1. Not a common thing to hear from prominent evolutionist, but he indeed said it:
    “Creationists will have to speak louder. I continue to support those who would like to have their voices heard in biology classes. I encourage the effort to limit the teaching of evolutionary biology until such time as evolutionists encourage a more inclusive participation of students. The very idea of the American Civil Liberties Union conspiring with evolutionary biologists to limit the free speech of the majority of the high school students in this county is grotesque. Darwinism, Design and Public Education (2003) p.511 — William Provine

  2. Oh pish. Go away with the crapola, you are wasting your time because I’m a backwater blog with zip for readership, and the people who do come here are intelligent enough not to fall for Discovery Institute agitprop. Provine’s an atheist, I think he even debated Philip Johnson iirc. The quote comes from an old anthology book Discovery Institute tries to portray as peer reviewed, but it’s not really. 19 out of 25 or so authors were associated with DI. Nice try.
    Also note that Provine is a bio teacher who teaches “Evolution for Non Biology students” and he’s been paid for debates by DI.

  3. Here it is, found it at Wiki:

    Darwinism, Design and Public Education is a 2003 anthology, consisting largely of rewritten versions of essays from a 1998 issue of Michigan State University Press’s journal, Rhetoric and Public Affairs, edited by intelligent design activists John Angus Campbell (who serves on the journal’s editorial board) and Stephen C. Meyer, neither of whom are scientists.[1] The book is promoted as being a “peer-reviewed science book”,[2] however in reviewing it Barbara Forrest notes that:[1]
    “ Nineteen of the twenty-seven essays are by ID creationists and their supporters, not one of whom is a working evolutionary biologist. Among the eight pro-evolution essays, only four are by scientists. Of those, only two are by evolutionary biologists. There is a preponderance of humanities scholars; some, like rhetorician John Angus Campbell, are ID proponents while others are pro-evolution. ”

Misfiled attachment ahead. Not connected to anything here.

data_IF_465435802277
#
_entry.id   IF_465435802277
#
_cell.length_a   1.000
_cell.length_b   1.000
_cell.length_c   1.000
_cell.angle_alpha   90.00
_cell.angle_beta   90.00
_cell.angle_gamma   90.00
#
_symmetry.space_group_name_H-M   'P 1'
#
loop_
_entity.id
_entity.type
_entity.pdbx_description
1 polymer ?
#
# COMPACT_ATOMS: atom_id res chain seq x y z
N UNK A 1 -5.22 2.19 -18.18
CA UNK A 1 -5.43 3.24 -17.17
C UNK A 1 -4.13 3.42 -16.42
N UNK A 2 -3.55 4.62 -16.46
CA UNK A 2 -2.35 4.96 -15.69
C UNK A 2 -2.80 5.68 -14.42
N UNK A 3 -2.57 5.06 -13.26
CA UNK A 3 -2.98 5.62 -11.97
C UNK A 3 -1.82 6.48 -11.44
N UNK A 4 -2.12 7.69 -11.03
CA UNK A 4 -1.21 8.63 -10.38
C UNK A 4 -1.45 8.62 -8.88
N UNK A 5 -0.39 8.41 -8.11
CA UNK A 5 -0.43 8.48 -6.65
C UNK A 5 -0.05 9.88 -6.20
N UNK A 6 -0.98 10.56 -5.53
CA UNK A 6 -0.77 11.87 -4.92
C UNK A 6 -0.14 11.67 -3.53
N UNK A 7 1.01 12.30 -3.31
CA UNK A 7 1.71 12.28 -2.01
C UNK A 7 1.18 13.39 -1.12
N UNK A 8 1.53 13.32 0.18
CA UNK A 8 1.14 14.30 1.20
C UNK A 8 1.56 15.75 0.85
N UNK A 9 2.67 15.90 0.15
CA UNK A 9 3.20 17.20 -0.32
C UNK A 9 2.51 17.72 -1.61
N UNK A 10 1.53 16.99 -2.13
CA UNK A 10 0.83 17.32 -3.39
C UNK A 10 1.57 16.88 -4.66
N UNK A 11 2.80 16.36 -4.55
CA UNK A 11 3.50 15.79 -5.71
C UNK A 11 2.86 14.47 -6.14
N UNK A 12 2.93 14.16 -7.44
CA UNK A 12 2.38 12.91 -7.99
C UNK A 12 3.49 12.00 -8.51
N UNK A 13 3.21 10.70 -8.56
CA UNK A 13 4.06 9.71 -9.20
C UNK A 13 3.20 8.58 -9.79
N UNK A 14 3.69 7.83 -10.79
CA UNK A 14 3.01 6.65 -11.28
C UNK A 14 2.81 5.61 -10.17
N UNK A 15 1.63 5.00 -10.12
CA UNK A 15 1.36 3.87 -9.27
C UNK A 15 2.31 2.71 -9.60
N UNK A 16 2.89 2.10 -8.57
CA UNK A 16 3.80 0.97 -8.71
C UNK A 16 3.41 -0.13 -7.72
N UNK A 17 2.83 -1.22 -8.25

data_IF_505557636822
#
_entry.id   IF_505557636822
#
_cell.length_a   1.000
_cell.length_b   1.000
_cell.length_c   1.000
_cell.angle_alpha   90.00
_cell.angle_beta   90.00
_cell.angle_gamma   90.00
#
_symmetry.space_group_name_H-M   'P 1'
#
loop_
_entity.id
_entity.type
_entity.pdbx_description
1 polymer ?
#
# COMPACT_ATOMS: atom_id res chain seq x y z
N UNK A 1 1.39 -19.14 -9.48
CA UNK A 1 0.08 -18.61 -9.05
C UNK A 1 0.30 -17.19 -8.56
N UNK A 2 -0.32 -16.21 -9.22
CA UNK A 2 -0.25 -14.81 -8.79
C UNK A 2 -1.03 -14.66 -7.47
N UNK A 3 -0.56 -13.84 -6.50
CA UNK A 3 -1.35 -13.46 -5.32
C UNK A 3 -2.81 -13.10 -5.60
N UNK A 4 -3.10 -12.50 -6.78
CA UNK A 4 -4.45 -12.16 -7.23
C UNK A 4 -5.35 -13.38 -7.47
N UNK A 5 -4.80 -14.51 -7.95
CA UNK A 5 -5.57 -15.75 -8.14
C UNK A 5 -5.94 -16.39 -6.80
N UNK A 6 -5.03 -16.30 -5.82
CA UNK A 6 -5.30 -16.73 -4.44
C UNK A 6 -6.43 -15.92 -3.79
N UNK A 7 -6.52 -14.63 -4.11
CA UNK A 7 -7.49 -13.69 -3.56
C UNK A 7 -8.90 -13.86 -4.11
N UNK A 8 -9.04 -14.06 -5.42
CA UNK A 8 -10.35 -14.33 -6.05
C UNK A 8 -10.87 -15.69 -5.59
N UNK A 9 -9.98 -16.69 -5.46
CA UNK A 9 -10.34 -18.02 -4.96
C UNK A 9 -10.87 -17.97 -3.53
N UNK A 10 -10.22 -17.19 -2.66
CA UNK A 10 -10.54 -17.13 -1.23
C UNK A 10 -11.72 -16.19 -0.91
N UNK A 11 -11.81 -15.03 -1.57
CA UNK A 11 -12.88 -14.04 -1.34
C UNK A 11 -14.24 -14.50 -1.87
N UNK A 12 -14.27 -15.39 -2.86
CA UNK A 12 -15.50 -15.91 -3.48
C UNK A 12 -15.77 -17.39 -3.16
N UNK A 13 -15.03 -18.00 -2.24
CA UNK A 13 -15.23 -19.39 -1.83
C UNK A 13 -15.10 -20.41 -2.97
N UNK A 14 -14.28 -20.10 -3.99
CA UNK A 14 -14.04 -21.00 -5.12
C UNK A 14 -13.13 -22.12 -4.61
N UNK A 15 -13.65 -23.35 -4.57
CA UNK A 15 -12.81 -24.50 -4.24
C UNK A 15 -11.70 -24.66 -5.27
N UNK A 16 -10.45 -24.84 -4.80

The book purports to address the question of “[s]hould public school science teachers be free to teach the controversies over biological origins” and promotes the Discovery Institute’s “teach the controversy” political action plan, whilst claiming “not to advocate the theory of ID.”[3] This denial is later undercut by claiming that an understanding of ID is needed “to understand Darwin’s argument, to say nothing of the contemporary controversy that it continues to generate”.[1]

  4. So far, neither evolution nor creationalism has been proven. Scientists
    and theologists will argue this to their graves. All religions have some
    sort of life after death theory, such as heaven, hell, reincarnation etc..
    But so far no one has ever come back to really appear before a
    Congressional comittee to tell their story. Perhaps there is a certain
    amount of truth in both, but there is a lot of guess work and of course
    the “fairy tales” of some religions that people take for fact…

  5. Evolution has been proven. How the universe started hasn’t but that’s cosmology, not evolution. How life started hasn’t but that’s biogenesis, not evolution.

    The latest proof of evolution is the new swine flu, I hope you stay healthy and don’t catch it.

    I picked up a new rib rack that I might try out btw. I holds the ribs up diagonally so they can get more smoke.

  6. Evolution proven? Where’s the “missing link?” Bring the rack down and
    we’ll road tested with the rack of ribs I have….